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In 2005, the news services began carrying stories nearly every day about methicillin-resistant Staphylococcus aureus, also known as MRSA, a common skin infection that had developed the ability to survive antibiotic treatment.

More Antibiotic-Resistant Strains of Bacteria Appearing in More Places

At first, MRSA was only a problem in hospitals but nowadays it is found in gyms, nursery schools, and retirement centers. Sometimes healthy people pick up MRSA infections through cuts and scrapes. The dangerous aspect of MRSA is that it has the ability to survive despite exposure to methicillin, the antibiotic given to people with life-threatening infections when other antibiotics fail.

In 2010, the news wires began carrying stories about NDM-1. NDM-1 is a gene, not a species of bacteria. It has become common in India and Pakistan in two kinds of bacteria that cause urinary tract and lung infections, E. coli and Klebsiella pneumoniae. The NDM-1 gene gives bacteria the ability to withstand carbapenems, the drugs given to people with life-threatening infections of E. coli or Klebsiella pneumoniae when other antibiotics fail.

Antibiotic resistance is literally a deadly, serious concern. Even healthy people can become infected with "super bugs" that cannot be treated, death sometimes striking an active, healthy person in just hours. Or even worse, the immune system may resist the infection leading to weeks of agonizing fever, bloating, inflammation, and sepsis before death occurs.

I have to admit a bias on this topic. Both my father and my grandfather died of infections with antibiotic-resistant bacteria, my grandfather of E. coli, and my father of Vancomycin-resistant Enterococcus.

Both had been active, involved senior citizens until they got their infections. Both suffered horribly for months before they eventually died. Describing the actual effects of these infections is still a little too close to me for accurate reporting, but suffice it to say you don't want to get them.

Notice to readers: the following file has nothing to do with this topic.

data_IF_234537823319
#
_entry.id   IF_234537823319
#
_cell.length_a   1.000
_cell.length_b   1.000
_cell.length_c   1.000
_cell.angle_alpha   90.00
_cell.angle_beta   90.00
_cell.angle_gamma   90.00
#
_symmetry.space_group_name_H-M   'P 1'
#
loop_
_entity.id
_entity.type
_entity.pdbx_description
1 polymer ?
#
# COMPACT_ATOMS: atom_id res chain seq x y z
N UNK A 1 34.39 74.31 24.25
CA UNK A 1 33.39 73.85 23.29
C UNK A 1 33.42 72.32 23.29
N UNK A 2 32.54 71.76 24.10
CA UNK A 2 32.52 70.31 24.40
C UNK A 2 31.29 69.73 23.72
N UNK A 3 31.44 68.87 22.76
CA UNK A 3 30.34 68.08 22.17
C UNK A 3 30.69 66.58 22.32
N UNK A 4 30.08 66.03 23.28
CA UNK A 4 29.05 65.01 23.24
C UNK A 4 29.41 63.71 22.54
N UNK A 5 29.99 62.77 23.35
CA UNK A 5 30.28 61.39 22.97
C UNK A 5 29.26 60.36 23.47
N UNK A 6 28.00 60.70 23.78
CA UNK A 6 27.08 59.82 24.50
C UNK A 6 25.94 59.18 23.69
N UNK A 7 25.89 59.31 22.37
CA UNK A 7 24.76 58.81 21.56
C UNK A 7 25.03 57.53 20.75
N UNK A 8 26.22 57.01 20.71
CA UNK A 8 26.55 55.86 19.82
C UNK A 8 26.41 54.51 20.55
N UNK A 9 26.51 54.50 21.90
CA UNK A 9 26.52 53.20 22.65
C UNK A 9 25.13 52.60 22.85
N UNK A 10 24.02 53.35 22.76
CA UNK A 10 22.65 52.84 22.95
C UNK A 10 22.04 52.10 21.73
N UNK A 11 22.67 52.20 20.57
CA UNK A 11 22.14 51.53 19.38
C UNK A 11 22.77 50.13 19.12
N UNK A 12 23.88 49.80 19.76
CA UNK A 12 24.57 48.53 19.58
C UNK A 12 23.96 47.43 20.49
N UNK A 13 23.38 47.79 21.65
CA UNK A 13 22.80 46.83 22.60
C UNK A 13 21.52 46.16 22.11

How Bacteria Develop Antibiotic Resistance

Before the 1980's, most antibiotics killed most bacteria. Since the 1980's, doctors are constantly having to introduce new antibiotics to keep infections under control. The way the first bacterium survives an antibiotic treatment is sheer luck. Something causes a mutation in the bacterial DNA.

That mutation leaves one bacterium standing when the treatment is done. If it is destroyed by the immune system, or it is killed by conventional antiseptic treatment, or if it just runs out of food before it divides, that gene does not give any other bacteria the power of antibiotic resistance.

But bacteria can pass genes to others of their species, and even different species, without reproducing. There are several different ways:

  • A bacterium can be infected with a virus. The virus latches on to the antibiotic resistance gene and carries it to another bacterium. This process is called transduction.
  • A bacterium can rub up against another bacterium and exchange DNA. Although not, strictly speaking, sex, this process allows bacteria to share antibiotic resistance with other microbes. This process is called conjugation.
  • And a bacterium can feed on DNA from dead, antibiotic-resistant bacteria, incorporating their genes into its DNA. This process is called transformation. It was first observed in the 1920's by a British biologist named Frederick Griffith. He observed that he could kill a virulent (symptom-causing) strain of Streptococcus pneumoniae and then put the dead, disease-causing bacteria into a live, usually harmless strain of the same bacteria. The usually harmless strain would become a disease-causing strain after coming in contact with dead bacteria.

These processes have been around for millenniums. Why is antibiotic resistance becoming such a major problem now? Some experts believe the culprit is the overuse of antibiotics in livestock feed.

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